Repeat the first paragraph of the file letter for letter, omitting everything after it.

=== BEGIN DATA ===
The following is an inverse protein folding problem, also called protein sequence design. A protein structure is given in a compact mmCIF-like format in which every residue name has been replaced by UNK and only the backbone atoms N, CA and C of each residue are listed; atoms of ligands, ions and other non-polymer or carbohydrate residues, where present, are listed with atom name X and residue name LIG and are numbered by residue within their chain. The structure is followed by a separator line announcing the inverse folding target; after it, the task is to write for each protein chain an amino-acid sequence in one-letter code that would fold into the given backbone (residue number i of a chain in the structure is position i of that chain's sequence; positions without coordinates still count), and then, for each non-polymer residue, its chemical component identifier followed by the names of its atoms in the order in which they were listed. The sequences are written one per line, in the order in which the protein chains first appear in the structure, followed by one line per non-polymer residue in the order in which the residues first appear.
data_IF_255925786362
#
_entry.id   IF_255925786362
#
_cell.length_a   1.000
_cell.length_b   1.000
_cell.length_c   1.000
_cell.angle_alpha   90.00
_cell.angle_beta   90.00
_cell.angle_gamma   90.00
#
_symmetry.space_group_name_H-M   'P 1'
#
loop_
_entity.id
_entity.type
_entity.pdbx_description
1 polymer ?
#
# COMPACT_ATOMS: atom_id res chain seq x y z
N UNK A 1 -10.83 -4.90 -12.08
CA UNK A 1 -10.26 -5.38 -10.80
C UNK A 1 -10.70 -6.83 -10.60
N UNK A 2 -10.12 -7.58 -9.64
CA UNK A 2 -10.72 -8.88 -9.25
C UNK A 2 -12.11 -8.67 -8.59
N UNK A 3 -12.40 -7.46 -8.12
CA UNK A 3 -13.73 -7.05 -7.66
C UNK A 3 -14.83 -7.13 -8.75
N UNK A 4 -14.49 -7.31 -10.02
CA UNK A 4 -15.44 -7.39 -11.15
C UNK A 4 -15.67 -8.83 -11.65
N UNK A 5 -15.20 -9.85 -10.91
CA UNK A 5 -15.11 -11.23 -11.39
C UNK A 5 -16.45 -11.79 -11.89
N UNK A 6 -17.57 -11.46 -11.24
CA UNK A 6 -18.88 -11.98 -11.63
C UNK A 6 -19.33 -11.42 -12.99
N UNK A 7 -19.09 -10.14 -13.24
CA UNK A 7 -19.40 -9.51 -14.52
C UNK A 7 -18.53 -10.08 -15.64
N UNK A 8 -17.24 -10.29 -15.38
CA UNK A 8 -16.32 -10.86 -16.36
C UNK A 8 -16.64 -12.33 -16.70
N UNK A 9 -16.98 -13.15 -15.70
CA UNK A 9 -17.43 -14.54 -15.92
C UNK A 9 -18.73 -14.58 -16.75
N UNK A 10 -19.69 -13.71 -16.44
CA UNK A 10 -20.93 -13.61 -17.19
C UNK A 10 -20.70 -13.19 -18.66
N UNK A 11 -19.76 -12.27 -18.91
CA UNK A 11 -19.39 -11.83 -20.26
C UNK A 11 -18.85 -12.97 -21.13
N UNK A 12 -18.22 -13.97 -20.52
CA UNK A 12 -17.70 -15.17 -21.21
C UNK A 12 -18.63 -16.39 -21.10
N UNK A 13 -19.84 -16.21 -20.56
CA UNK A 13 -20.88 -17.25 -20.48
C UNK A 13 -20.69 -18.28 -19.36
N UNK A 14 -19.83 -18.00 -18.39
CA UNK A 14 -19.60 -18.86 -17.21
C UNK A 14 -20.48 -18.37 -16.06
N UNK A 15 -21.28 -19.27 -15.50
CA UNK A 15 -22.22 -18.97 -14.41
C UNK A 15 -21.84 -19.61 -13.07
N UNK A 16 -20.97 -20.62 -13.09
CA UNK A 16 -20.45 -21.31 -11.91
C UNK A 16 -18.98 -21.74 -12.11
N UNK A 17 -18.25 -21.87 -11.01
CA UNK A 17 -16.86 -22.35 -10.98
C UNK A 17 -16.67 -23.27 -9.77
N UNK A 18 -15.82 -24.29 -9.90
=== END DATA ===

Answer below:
The following is an inverse protein folding problem, also called protein sequence design. A protein structure is given in a compact mmCIF-like format in which every residue name has been replaced by UNK and only the backbone atoms N, CA and C of each residue are listed; atoms of ligands, ions and other non-polymer or carbohydrate residues, where present, are listed with atom name X and residue name LIG and are numbered by residue within their chain. The structure is followed by a separator line announcing the inverse folding target; after it, the task is to write for each protein chain an amino-acid sequence in one-letter code that would fold into the given backbone (residue number i of a chain in the structure is position i of that chain's sequence; positions without coordinates still count), and then, for each non-polymer residue, its chemical component identifier followed by the names of its atoms in the order in which they were listed. The sequences are written one per line, in the order in which the protein chains first appear in the structure, followed by one line per non-polymer residue in the order in which the residues first appear.